Excerpts from a speech by James K, Galbraith on the SYRIZA government. James K. Galbraith holds the Lloyd M. Bentsen Jr. Chair in Government/Business Relations and a professorship of Government at the Lyndon B. Johnson School of Public Affairs, The University of Texas at Austin.
…what the Greeks have done, and this is what has attracted me to become as engaged as I could be in this situation, what they’ve done in the past few months, is astounding. They have dismantled – I think definitively – and banished an entire previous political class.
They have ended a rather rotten and corrupt previous, two-party duopoly, and they have installed a government of dissidents, activists and professors…..
And the Greek people did this, by the way, in the face of a wall of resistance from their own media, which continues, and in the face of a wall of incredulity from their European partners, which also continues. I would say that possibly nothing quite comparable to this has happened in Europe since the election of Solidarity in Poland at the end of the 1980s. And it is obvious that it has had a galvanising effect on the political atmosphere outside of Greece, in fact, in many places around Europe, and is spreading an aspect of possibility that was not there before, opening up a window of opportunity. I believe the word in Spanish for the atmosphere that is emerging is ‘podemos‘. And that is the breeze which is wafting fresh air over the entire European scene.
I have been, of course, watching the European scene with some care for the last five years especially, and the transformation, the psychological transformation, is already perceptible outside of Greece. Inside Greece it is a fundamental fact that one can observe at any time.
At the same time it is also true that the new government confronts an elaborate, well-laid political and economic trap. It’s more than a trap actually. It’s more like a minefield or an obstacle course that is entirely of human construction. It’s purely artificial.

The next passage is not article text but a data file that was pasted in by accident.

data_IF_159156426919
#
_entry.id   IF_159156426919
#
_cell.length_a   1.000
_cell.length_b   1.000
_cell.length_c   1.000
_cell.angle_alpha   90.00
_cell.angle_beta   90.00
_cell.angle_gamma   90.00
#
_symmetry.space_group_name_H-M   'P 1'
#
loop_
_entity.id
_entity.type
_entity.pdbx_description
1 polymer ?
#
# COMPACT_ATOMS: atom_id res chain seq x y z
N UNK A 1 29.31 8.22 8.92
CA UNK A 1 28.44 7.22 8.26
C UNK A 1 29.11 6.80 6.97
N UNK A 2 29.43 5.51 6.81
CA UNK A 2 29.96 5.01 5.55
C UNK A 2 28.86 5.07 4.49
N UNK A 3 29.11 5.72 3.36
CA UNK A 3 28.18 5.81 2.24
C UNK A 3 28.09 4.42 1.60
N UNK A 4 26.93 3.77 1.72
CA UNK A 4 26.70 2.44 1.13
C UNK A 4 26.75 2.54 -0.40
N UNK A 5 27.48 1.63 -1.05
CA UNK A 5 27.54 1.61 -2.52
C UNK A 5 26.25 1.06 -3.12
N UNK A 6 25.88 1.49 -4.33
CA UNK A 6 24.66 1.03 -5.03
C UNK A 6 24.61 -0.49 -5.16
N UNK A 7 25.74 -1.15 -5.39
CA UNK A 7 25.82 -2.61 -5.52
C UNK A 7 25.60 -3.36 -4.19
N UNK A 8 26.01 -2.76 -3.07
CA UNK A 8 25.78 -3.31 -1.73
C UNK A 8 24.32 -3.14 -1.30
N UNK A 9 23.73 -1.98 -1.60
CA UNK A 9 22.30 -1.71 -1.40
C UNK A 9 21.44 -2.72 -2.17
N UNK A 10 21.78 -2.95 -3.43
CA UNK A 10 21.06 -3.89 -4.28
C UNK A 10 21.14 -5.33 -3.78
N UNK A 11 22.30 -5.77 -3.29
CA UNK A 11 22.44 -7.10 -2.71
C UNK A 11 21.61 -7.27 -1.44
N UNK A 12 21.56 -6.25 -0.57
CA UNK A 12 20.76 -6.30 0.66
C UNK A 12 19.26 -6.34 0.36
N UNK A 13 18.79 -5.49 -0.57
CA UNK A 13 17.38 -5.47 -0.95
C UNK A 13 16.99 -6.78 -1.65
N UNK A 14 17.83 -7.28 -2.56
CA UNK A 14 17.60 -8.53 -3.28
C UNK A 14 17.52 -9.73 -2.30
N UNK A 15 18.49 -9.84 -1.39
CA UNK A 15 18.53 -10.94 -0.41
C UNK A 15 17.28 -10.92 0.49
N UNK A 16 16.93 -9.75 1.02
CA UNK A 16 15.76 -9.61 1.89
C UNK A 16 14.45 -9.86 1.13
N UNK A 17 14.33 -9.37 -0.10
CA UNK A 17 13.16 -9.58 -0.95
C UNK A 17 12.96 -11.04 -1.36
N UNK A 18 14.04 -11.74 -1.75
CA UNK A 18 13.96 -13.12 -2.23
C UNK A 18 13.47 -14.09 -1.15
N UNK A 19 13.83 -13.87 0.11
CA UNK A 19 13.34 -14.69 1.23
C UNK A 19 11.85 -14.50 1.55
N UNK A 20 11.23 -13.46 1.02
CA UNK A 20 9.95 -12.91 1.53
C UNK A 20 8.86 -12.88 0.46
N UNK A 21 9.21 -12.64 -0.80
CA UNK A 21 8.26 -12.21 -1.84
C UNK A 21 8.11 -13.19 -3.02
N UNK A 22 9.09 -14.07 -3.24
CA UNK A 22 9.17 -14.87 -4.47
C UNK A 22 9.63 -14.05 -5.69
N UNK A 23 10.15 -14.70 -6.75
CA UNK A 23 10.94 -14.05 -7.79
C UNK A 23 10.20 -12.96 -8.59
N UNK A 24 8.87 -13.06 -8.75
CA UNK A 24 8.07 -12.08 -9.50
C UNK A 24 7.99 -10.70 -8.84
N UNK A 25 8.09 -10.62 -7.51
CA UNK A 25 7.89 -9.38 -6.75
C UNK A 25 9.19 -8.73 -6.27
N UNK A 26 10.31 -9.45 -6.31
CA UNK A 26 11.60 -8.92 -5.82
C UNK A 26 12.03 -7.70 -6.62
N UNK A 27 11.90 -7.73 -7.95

The trap is comprised of deadlines, deadlines for reviews, deadlines for payment schedules and cash flow hurdles, that were put in place before the 25 January election, in some cases with a view towards the likely timing of that event. It is comprised also of caps on liquidity assistance to the banking system, on issuance of T-bills by the government and the ability to discount T-bills at the European Central Bank – which came into play after the election.The pragmatic intervention of someone, for whom I don’t ordinarily offer a great deal of effusive praise, namely the Chancellor of the Federal Republic of Germany, has to be acknowledged. It’s a pragmatic step which may amount to a turning of the corner.
Each of those measures can be, and has been, rationalised as a measure of supervision or oversight or precaution. We can argue about whether that’s a legitimate rationalisation or not. I would have my questions, my doubts. But what one can say for sure is that the ensemble of these obstacles and, let’s say, precautionary financial measures, is, from a macroeconomic standpoint, from a psychological standpoint, fundamentally counterproductive. It adds materially to the instability that is perceived with respect to the Greek economy, to the instability of the financial system. It adds materially to capital flight, and to the political pressures that have been on the government and to which neither the government, nor the Greek public has shown any inclination to bow.